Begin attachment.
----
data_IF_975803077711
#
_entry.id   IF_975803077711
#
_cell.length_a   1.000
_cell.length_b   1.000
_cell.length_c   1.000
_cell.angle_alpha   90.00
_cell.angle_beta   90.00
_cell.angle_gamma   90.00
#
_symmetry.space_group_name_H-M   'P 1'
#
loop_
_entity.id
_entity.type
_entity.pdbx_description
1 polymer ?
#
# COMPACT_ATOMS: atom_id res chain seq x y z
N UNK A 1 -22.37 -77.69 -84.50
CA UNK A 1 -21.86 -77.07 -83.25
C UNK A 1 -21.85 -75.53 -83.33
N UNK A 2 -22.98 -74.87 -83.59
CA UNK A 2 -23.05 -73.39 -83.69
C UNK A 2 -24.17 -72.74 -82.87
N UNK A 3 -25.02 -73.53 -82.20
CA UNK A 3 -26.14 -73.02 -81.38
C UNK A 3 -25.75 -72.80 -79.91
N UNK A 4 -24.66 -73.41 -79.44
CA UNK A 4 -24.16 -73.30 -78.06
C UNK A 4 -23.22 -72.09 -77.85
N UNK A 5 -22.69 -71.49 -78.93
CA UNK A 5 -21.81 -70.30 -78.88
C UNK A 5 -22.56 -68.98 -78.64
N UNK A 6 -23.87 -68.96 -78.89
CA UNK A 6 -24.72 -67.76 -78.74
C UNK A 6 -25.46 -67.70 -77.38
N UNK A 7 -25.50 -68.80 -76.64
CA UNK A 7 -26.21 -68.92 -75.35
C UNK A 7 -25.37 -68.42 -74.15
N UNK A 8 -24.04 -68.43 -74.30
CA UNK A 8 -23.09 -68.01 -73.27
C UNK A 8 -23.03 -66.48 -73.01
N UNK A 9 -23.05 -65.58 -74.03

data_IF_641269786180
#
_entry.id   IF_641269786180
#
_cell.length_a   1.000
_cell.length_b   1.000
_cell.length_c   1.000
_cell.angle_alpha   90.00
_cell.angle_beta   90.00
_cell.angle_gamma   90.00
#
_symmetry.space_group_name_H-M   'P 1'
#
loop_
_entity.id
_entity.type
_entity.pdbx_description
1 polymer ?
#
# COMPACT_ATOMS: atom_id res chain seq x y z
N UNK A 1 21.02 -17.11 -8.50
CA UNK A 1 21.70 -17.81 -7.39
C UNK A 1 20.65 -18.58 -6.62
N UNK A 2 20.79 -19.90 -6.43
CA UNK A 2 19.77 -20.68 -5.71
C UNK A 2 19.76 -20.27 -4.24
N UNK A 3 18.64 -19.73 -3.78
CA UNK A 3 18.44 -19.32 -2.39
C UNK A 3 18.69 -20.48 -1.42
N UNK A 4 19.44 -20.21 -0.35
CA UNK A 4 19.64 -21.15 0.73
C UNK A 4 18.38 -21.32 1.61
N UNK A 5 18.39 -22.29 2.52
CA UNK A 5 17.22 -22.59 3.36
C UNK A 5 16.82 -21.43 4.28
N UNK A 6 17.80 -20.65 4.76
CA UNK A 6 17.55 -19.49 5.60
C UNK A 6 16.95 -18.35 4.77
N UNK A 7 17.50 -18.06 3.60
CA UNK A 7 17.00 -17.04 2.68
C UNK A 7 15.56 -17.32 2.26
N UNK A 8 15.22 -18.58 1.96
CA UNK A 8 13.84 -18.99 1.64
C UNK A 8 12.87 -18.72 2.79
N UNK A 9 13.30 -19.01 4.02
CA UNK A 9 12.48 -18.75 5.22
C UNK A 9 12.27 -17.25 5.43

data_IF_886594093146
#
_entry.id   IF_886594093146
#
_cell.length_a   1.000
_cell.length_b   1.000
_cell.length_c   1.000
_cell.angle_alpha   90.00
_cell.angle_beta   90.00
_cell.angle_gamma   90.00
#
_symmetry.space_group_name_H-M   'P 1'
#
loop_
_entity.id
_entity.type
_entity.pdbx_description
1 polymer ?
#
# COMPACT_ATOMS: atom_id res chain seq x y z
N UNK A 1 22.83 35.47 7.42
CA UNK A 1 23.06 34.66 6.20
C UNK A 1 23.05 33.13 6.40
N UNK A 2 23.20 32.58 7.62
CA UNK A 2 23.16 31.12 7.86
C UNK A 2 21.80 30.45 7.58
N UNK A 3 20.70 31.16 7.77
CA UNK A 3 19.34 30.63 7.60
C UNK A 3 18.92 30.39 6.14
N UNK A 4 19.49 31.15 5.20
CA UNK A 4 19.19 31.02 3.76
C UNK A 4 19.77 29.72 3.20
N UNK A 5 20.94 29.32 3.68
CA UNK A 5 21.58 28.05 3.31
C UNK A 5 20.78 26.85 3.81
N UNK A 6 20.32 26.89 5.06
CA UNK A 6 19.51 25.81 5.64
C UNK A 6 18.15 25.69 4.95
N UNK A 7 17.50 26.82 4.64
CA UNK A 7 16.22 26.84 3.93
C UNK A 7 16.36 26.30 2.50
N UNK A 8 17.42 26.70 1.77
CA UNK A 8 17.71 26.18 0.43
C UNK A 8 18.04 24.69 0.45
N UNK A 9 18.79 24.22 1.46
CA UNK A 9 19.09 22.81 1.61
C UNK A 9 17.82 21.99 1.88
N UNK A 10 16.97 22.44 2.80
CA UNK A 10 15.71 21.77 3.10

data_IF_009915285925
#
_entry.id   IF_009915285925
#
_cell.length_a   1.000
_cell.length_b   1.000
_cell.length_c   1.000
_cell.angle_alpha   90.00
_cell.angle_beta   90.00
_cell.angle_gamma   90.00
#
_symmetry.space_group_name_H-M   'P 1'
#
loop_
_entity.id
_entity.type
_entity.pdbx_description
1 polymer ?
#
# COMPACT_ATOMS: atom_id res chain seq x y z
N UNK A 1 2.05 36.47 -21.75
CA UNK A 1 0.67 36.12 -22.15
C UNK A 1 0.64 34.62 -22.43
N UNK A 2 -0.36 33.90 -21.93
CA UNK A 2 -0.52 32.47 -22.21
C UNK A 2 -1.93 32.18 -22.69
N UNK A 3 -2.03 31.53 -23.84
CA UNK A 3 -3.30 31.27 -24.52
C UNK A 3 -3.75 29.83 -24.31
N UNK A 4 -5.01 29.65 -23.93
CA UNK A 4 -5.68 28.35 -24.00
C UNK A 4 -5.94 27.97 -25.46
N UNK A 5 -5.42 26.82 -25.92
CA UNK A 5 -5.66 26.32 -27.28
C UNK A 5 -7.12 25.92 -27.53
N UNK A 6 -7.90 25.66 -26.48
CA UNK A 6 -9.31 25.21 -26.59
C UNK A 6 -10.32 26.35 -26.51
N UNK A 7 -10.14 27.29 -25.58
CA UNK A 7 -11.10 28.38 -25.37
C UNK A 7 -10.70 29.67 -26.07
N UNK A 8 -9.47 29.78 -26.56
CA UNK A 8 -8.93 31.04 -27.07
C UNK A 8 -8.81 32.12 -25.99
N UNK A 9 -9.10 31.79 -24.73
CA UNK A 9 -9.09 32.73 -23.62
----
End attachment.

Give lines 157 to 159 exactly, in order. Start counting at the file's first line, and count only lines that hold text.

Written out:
_entity.type
_entity.pdbx_description
1 polymer ?